Protect the enamel in an enamel pin?
June 30, 2022 9:25 AM   Subscribe

I have an enamel pin that I have not been kind to -- it's lived on the outside of my much-used backpack. Understandably, several of the enamel bits have fallen out. If I were to buy a replacement pin, is there something I can do -- a coating, perhaps? -- to keep the enamel from falling out again? Or should I just give up on the idea of an enamel pin that stands up to heavy use?
posted by humbug to Clothing, Beauty, & Fashion (8 answers total) 4 users marked this as a favorite
 
What I'd probably do would be a dyed/colored glass powder epoxy fill, assuming you can match the colors.
posted by aecorwin at 10:04 AM on June 30 [1 favorite]


You want an epoxy dome. I don't know that this is something you can DIY, though.
posted by soelo at 10:39 AM on June 30 [1 favorite]


Pouring an epoxy dome is something you can do yourself, but it takes some effort to get the viscosity right so that you have an even coating without the epoxy running off the pin. In other words, don't do this on your first try.

Clear nail varnish is probably just as good, or a dab of clear polyurethane coating.
posted by Stoneshop at 11:01 AM on June 30 [4 favorites]


You could use an enamel clear coat paint over it, it would add a little bit of protection.
posted by drezdn at 11:13 AM on June 30 [1 favorite]


Some variants of superglue (I like Starbond) dry almost optically-clear and can be very very highly polished. I have a permanent "lens" on one of my rulers due to this.

Also, UV-cured optical glues have become surprisingly inexpensive.

I’d test both of these on a similar sacrificial part.
posted by aramaic at 1:40 PM on June 30 [1 favorite]


Epoxy domes do tend to yellow over time, if that makes a difference, or at least the ones I've seen on old pins in charity shops do.
posted by mippy at 3:54 AM on July 1 [2 favorites]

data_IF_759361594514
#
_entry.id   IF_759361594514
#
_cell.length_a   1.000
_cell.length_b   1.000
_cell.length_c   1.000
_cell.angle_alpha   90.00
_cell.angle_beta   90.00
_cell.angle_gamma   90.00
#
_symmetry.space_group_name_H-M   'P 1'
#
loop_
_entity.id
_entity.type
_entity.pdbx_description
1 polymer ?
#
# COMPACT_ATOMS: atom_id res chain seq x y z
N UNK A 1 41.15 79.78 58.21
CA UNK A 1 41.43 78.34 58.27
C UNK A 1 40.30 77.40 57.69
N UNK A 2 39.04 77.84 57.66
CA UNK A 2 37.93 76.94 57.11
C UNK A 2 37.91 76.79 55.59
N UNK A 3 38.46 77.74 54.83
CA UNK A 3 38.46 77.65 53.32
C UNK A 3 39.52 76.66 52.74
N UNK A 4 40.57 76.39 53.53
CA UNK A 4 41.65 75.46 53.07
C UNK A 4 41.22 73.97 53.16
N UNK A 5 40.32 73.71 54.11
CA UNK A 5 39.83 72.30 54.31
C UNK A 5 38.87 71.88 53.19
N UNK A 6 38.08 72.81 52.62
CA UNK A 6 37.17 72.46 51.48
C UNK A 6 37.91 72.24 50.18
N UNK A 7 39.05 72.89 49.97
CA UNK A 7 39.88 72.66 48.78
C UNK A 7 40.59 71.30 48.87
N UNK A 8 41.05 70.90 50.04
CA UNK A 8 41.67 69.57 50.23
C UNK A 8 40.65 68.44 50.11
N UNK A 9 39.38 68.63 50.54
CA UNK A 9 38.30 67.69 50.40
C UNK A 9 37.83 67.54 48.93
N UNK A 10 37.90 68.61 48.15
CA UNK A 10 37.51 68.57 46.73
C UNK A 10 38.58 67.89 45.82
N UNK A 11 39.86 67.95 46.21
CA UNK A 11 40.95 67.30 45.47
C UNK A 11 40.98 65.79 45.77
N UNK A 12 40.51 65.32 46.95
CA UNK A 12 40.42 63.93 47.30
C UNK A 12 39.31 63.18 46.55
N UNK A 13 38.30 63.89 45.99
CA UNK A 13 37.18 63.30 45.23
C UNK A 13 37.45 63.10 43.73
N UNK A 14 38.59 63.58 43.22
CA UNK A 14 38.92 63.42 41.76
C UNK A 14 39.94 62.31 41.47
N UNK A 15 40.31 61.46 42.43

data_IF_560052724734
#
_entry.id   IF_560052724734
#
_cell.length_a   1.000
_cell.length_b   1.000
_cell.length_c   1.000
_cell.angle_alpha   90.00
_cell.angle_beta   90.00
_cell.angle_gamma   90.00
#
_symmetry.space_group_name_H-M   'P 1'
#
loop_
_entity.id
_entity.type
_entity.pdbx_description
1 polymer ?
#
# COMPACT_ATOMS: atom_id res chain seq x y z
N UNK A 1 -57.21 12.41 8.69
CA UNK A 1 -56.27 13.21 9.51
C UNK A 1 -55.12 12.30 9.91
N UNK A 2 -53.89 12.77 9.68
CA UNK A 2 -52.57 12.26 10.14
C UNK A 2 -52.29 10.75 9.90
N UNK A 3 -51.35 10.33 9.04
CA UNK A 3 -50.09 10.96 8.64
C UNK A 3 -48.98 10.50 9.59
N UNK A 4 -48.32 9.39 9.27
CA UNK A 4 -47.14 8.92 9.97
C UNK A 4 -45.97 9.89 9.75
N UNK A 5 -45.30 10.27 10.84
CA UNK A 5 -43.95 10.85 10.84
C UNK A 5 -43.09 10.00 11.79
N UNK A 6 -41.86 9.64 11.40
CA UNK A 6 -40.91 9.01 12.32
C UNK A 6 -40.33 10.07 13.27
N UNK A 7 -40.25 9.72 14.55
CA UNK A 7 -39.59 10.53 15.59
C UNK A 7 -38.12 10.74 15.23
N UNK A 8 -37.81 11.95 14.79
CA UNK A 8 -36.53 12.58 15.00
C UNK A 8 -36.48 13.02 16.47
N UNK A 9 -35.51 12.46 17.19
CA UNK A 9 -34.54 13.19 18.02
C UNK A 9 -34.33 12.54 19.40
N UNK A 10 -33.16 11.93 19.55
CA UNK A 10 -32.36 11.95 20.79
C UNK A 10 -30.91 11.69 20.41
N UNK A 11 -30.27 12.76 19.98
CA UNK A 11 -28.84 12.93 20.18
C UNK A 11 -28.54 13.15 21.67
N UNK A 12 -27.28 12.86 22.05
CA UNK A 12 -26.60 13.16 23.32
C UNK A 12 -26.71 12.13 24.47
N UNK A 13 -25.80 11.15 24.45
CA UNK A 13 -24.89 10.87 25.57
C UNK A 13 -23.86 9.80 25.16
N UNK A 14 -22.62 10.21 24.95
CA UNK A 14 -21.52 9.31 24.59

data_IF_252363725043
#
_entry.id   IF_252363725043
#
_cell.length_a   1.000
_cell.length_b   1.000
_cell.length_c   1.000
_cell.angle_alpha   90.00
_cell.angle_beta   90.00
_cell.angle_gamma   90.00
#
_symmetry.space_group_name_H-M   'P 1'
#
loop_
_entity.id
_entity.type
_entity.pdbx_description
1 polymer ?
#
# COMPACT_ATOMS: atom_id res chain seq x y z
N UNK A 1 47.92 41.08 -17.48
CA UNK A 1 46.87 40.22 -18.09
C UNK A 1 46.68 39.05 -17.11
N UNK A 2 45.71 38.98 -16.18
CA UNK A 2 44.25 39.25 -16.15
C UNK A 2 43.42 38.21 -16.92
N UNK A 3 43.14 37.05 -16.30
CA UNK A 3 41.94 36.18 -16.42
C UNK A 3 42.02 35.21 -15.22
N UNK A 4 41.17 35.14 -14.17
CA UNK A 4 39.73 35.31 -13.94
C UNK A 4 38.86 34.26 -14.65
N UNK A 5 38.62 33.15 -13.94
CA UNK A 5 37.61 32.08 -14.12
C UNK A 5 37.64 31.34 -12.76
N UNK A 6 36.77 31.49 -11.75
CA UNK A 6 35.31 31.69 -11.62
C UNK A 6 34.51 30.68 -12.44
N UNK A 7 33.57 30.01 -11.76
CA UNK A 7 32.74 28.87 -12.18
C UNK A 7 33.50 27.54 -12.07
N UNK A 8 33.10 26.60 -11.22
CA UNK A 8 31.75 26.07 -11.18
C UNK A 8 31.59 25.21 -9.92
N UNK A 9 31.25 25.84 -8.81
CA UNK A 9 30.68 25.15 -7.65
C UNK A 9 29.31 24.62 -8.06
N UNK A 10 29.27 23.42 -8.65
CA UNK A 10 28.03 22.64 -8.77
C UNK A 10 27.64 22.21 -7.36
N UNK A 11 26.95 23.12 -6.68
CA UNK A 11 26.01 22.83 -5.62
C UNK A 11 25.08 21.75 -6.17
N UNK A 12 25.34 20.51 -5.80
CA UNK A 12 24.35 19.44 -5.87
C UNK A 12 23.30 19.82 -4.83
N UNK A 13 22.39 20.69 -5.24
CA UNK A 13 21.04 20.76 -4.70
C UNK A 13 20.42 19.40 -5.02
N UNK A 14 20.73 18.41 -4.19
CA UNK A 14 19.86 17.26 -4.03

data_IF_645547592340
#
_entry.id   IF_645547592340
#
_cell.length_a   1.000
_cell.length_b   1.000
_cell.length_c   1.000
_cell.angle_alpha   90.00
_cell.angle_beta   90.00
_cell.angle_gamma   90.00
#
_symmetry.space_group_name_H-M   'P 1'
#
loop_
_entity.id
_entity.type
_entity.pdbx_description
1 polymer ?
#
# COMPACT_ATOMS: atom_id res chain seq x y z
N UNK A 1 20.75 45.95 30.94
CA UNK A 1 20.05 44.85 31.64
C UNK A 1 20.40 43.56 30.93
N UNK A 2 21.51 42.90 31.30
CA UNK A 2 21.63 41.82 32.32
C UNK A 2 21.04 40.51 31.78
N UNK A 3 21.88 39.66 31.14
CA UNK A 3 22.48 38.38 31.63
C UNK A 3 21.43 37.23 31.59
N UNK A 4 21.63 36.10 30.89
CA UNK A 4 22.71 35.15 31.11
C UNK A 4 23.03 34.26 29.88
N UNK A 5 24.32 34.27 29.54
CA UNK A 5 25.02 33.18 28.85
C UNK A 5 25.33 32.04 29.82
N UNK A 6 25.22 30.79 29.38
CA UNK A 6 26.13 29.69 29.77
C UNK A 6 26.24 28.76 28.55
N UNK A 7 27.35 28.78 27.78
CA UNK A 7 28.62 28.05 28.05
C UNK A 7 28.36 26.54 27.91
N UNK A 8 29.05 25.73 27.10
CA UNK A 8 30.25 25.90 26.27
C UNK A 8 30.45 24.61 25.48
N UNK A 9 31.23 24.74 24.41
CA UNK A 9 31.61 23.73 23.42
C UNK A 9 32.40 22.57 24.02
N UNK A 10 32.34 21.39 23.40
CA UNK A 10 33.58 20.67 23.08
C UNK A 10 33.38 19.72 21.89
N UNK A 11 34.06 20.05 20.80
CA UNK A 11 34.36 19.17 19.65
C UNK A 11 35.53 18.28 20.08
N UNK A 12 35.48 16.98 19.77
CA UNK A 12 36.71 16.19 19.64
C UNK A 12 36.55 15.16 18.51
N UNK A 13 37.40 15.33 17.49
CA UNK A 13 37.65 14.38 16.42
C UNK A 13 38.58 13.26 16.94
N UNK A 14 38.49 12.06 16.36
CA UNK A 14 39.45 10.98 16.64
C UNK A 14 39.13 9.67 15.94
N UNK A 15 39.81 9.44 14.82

Epoxy domes do tend to yellow over time

Depends on the quality of the components, and with cheap mass-produced stuff it could well be polyester, which is a fair bit cheaper but less resistant to yellowing.
posted by Stoneshop at 9:44 AM on July 1 [1 favorite]


Expanding a little on the viscosity: when you mix the epoxy resin and its activator it's too thin to pour over some flat(-ish) item like a pin and have it form a dome as it will be about as viscous as olive oil, suitable for pouring into a mold. Once activated it will start to solidify, and you then pour it around the point where it's gotten a bit thicker, syrupy. You can then help spread it using a matchstick or similar, as during a short time the surface tension will still make bumps and dimples smooth out. As said, a few experiments will help you get a feel for the right moment to pour and how much you can still correct afterwards.

Needless to say, the pin has to be kept horizontal and fixed until the epoxy has fully cured.

Polyester resin is cheaper, but rather iffy to work with in small quantities. Epoxy uses equal parts resin and activator or something close like 2:1, the ratio for polyester is 10 to 1 which makes it tough to get right if you're mixing just a thimble-full.
posted by Stoneshop at 9:04 AM on July 2 [1 favorite]


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